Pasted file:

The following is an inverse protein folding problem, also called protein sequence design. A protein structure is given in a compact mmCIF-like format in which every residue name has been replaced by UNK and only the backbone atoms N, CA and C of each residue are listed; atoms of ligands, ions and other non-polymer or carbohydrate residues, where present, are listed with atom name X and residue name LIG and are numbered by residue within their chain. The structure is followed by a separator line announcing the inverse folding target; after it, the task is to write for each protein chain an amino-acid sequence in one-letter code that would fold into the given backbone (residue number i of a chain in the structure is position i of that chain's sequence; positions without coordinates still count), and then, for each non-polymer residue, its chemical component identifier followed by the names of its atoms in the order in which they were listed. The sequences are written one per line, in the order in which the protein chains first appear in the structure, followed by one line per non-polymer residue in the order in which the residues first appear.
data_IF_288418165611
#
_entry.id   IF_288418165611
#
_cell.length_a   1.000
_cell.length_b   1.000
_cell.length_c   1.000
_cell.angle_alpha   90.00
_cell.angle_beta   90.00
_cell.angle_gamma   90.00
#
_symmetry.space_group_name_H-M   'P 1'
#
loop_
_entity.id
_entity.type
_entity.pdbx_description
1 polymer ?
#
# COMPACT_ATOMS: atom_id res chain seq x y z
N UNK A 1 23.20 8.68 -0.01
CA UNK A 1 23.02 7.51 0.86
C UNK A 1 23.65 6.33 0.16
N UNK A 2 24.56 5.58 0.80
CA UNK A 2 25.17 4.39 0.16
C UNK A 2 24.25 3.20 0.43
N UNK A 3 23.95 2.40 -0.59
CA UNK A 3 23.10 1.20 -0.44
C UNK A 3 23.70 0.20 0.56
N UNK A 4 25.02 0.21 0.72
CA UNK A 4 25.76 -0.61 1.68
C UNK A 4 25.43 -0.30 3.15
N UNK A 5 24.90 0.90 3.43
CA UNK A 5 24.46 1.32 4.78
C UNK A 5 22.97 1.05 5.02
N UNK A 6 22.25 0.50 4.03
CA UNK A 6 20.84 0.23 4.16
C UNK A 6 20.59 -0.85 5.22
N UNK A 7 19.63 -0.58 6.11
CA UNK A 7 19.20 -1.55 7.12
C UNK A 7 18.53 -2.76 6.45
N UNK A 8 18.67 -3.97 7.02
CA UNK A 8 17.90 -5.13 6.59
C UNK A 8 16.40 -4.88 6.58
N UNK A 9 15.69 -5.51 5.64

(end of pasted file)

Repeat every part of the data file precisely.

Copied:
The following is an inverse protein folding problem, also called protein sequence design. A protein structure is given in a compact mmCIF-like format in which every residue name has been replaced by UNK and only the backbone atoms N, CA and C of each residue are listed; atoms of ligands, ions and other non-polymer or carbohydrate residues, where present, are listed with atom name X and residue name LIG and are numbered by residue within their chain. The structure is followed by a separator line announcing the inverse folding target; after it, the task is to write for each protein chain an amino-acid sequence in one-letter code that would fold into the given backbone (residue number i of a chain in the structure is position i of that chain's sequence; positions without coordinates still count), and then, for each non-polymer residue, its chemical component identifier followed by the names of its atoms in the order in which they were listed. The sequences are written one per line, in the order in which the protein chains first appear in the structure, followed by one line per non-polymer residue in the order in which the residues first appear.
data_IF_288418165611
#
_entry.id   IF_288418165611
#
_cell.length_a   1.000
_cell.length_b   1.000
_cell.length_c   1.000
_cell.angle_alpha   90.00
_cell.angle_beta   90.00
_cell.angle_gamma   90.00
#
_symmetry.space_group_name_H-M   'P 1'
#
loop_
_entity.id
_entity.type
_entity.pdbx_description
1 polymer ?
#
# COMPACT_ATOMS: atom_id res chain seq x y z
N UNK A 1 23.20 8.68 -0.01
CA UNK A 1 23.02 7.51 0.86
C UNK A 1 23.65 6.33 0.16
N UNK A 2 24.56 5.58 0.80
CA UNK A 2 25.17 4.39 0.16
C UNK A 2 24.25 3.20 0.43
N UNK A 3 23.95 2.40 -0.59
CA UNK A 3 23.10 1.20 -0.44
C UNK A 3 23.70 0.20 0.56
N UNK A 4 25.02 0.21 0.72
CA UNK A 4 25.76 -0.61 1.68
C UNK A 4 25.43 -0.30 3.15
N UNK A 5 24.90 0.90 3.43
CA UNK A 5 24.46 1.32 4.78
C UNK A 5 22.97 1.05 5.02
N UNK A 6 22.25 0.50 4.03
CA UNK A 6 20.84 0.23 4.16
C UNK A 6 20.59 -0.85 5.22
N UNK A 7 19.63 -0.58 6.11
CA UNK A 7 19.20 -1.55 7.12
C UNK A 7 18.53 -2.76 6.45
N UNK A 8 18.67 -3.97 7.02
CA UNK A 8 17.90 -5.13 6.59
C UNK A 8 16.40 -4.88 6.58
N UNK A 9 15.69 -5.51 5.64